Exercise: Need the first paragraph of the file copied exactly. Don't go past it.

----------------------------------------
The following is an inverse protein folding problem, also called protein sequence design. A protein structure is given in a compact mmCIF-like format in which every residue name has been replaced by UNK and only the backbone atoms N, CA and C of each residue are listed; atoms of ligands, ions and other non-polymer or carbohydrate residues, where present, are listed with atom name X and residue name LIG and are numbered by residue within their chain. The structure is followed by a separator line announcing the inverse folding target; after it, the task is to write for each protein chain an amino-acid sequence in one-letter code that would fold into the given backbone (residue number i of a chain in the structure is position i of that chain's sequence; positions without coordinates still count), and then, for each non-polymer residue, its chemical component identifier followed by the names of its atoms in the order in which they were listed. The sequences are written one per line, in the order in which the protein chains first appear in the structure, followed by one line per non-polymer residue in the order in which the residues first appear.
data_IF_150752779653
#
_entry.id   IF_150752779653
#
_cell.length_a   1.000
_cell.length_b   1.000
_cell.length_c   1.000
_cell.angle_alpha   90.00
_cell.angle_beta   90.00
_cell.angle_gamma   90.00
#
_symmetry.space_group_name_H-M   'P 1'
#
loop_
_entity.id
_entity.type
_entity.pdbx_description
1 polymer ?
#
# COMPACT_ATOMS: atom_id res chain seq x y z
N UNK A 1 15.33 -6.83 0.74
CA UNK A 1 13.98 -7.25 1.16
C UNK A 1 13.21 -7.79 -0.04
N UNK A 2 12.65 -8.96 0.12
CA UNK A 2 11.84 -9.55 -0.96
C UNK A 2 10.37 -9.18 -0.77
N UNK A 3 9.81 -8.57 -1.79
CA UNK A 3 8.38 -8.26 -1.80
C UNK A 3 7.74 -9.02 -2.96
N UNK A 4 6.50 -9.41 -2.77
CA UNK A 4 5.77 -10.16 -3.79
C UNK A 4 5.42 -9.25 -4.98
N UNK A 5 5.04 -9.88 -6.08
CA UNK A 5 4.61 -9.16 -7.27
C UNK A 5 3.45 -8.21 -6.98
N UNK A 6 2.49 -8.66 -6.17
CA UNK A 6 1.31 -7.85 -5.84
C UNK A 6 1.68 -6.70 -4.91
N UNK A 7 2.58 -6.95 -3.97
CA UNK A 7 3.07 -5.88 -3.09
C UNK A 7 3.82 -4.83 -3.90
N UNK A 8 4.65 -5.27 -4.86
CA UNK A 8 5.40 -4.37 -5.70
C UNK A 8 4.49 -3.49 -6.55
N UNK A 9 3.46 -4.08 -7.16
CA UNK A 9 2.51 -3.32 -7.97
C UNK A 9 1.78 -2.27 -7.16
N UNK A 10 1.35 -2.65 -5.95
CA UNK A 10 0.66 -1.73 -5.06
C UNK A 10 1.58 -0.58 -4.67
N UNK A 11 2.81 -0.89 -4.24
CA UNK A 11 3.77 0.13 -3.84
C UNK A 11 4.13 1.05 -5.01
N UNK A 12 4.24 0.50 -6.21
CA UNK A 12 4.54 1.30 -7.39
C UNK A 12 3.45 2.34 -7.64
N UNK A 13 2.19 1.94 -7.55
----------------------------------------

The following is an inverse protein folding problem, also called protein sequence design. A protein structure is given in a compact mmCIF-like format in which every residue name has been replaced by UNK and only the backbone atoms N, CA and C of each residue are listed; atoms of ligands, ions and other non-polymer or carbohydrate residues, where present, are listed with atom name X and residue name LIG and are numbered by residue within their chain. The structure is followed by a separator line announcing the inverse folding target; after it, the task is to write for each protein chain an amino-acid sequence in one-letter code that would fold into the given backbone (residue number i of a chain in the structure is position i of that chain's sequence; positions without coordinates still count), and then, for each non-polymer residue, its chemical component identifier followed by the names of its atoms in the order in which they were listed. The sequences are written one per line, in the order in which the protein chains first appear in the structure, followed by one line per non-polymer residue in the order in which the residues first appear.